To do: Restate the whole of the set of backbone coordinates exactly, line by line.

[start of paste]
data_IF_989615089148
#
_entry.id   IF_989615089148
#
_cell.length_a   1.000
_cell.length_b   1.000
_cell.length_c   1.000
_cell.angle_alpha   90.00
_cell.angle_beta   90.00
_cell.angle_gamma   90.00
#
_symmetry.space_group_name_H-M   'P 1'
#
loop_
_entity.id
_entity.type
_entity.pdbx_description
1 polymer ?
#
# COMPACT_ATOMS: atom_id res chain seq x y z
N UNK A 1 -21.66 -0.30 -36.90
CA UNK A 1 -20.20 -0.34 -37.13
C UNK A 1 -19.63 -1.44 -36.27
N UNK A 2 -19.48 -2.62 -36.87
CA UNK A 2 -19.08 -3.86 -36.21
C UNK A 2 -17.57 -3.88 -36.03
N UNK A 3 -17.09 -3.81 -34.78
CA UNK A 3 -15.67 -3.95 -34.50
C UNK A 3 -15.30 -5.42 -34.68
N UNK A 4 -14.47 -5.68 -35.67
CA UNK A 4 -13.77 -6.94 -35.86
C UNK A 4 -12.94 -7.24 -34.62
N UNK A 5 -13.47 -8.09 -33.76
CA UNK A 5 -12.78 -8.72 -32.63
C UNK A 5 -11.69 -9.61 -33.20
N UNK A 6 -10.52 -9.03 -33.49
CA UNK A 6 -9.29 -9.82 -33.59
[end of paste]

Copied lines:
data_IF_989615089148
#
_entry.id   IF_989615089148
#
_cell.length_a   1.000
_cell.length_b   1.000
_cell.length_c   1.000
_cell.angle_alpha   90.00
_cell.angle_beta   90.00
_cell.angle_gamma   90.00
#
_symmetry.space_group_name_H-M   'P 1'
#
loop_
_entity.id
_entity.type
_entity.pdbx_description
1 polymer ?
#
# COMPACT_ATOMS: atom_id res chain seq x y z
N UNK A 1 -21.66 -0.30 -36.90
CA UNK A 1 -20.20 -0.34 -37.13
C UNK A 1 -19.63 -1.44 -36.27
N UNK A 2 -19.48 -2.62 -36.87
CA UNK A 2 -19.08 -3.86 -36.21
C UNK A 2 -17.57 -3.88 -36.03
N UNK A 3 -17.09 -3.81 -34.78
CA UNK A 3 -15.67 -3.95 -34.50
C UNK A 3 -15.30 -5.42 -34.68
N UNK A 4 -14.47 -5.68 -35.67
CA UNK A 4 -13.77 -6.94 -35.86
C UNK A 4 -12.94 -7.24 -34.62
N UNK A 5 -13.47 -8.09 -33.76
CA UNK A 5 -12.78 -8.72 -32.63
C UNK A 5 -11.69 -9.61 -33.20
N UNK A 6 -10.52 -9.03 -33.49
CA UNK A 6 -9.29 -9.82 -33.59